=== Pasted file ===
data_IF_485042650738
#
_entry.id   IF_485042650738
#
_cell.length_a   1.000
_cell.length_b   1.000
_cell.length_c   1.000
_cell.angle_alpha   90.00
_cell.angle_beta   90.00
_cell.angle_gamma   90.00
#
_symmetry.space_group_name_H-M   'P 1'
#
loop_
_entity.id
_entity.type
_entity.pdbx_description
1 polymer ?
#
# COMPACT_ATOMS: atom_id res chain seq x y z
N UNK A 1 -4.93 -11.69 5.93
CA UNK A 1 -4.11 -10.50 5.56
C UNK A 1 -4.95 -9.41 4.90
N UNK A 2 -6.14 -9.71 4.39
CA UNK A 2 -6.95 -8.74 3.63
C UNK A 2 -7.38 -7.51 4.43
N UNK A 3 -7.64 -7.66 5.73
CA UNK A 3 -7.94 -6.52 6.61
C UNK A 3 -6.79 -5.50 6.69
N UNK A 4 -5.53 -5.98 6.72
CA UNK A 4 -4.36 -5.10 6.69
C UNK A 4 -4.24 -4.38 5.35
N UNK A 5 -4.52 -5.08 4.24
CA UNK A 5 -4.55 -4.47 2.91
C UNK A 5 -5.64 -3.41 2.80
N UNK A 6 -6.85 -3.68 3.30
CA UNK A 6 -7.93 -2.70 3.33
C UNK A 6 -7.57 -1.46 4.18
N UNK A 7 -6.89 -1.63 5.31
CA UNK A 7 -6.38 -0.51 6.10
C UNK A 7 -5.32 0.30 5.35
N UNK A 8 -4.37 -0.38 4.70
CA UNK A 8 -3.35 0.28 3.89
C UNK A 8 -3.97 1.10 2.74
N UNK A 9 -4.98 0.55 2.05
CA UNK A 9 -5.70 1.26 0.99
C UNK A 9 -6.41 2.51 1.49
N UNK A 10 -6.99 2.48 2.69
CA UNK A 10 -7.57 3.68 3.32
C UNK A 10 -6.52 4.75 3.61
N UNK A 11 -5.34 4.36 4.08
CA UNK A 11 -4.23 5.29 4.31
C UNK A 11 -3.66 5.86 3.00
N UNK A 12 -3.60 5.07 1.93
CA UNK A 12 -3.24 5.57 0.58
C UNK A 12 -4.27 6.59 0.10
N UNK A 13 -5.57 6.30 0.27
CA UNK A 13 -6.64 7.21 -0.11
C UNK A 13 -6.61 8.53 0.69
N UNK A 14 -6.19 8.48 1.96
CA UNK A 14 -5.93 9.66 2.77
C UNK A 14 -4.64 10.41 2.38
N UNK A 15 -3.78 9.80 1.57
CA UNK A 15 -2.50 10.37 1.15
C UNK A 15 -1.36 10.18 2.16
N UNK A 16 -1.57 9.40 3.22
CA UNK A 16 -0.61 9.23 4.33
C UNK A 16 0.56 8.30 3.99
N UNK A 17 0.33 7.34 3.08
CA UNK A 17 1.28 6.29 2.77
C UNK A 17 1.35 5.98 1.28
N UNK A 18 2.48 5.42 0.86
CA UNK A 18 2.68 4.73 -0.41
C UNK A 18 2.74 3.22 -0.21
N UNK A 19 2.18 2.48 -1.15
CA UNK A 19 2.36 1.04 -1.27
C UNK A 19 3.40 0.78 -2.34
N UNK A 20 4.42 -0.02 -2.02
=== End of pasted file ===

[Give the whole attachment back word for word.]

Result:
data_IF_485042650738
#
_entry.id   IF_485042650738
#
_cell.length_a   1.000
_cell.length_b   1.000
_cell.length_c   1.000
_cell.angle_alpha   90.00
_cell.angle_beta   90.00
_cell.angle_gamma   90.00
#
_symmetry.space_group_name_H-M   'P 1'
#
loop_
_entity.id
_entity.type
_entity.pdbx_description
1 polymer ?
#
# COMPACT_ATOMS: atom_id res chain seq x y z
N UNK A 1 -4.93 -11.69 5.93
CA UNK A 1 -4.11 -10.50 5.56
C UNK A 1 -4.95 -9.41 4.90
N UNK A 2 -6.14 -9.71 4.39
CA UNK A 2 -6.95 -8.74 3.63
C UNK A 2 -7.38 -7.51 4.43
N UNK A 3 -7.64 -7.66 5.73
CA UNK A 3 -7.94 -6.52 6.61
C UNK A 3 -6.79 -5.50 6.69
N UNK A 4 -5.53 -5.98 6.72
CA UNK A 4 -4.36 -5.10 6.69
C UNK A 4 -4.24 -4.38 5.35
N UNK A 5 -4.52 -5.08 4.24
CA UNK A 5 -4.55 -4.47 2.91
C UNK A 5 -5.64 -3.41 2.80
N UNK A 6 -6.85 -3.68 3.30
CA UNK A 6 -7.93 -2.70 3.33
C UNK A 6 -7.57 -1.46 4.18
N UNK A 7 -6.89 -1.63 5.31
CA UNK A 7 -6.38 -0.51 6.10
C UNK A 7 -5.32 0.30 5.35
N UNK A 8 -4.37 -0.38 4.70
CA UNK A 8 -3.35 0.28 3.89
C UNK A 8 -3.97 1.10 2.74
N UNK A 9 -4.98 0.55 2.05
CA UNK A 9 -5.70 1.26 0.99
C UNK A 9 -6.41 2.51 1.49
N UNK A 10 -6.99 2.48 2.69
CA UNK A 10 -7.57 3.68 3.32
C UNK A 10 -6.52 4.75 3.61
N UNK A 11 -5.34 4.36 4.08
CA UNK A 11 -4.23 5.29 4.31
C UNK A 11 -3.66 5.86 3.00
N UNK A 12 -3.60 5.07 1.93
CA UNK A 12 -3.24 5.57 0.58
C UNK A 12 -4.27 6.59 0.10
N UNK A 13 -5.57 6.30 0.27
CA UNK A 13 -6.64 7.21 -0.11
C UNK A 13 -6.61 8.53 0.69
N UNK A 14 -6.19 8.48 1.96
CA UNK A 14 -5.93 9.66 2.77
C UNK A 14 -4.64 10.41 2.38
N UNK A 15 -3.78 9.80 1.57
CA UNK A 15 -2.50 10.37 1.15
C UNK A 15 -1.36 10.18 2.16
N UNK A 16 -1.57 9.40 3.22
CA UNK A 16 -0.61 9.23 4.33
C UNK A 16 0.56 8.30 3.99
N UNK A 17 0.33 7.34 3.08
CA UNK A 17 1.28 6.29 2.77
C UNK A 17 1.35 5.98 1.28
N UNK A 18 2.48 5.42 0.86
CA UNK A 18 2.68 4.73 -0.41
C UNK A 18 2.74 3.22 -0.21
N UNK A 19 2.18 2.48 -1.15
CA UNK A 19 2.36 1.04 -1.27
C UNK A 19 3.40 0.78 -2.34
N UNK A 20 4.42 -0.02 -2.02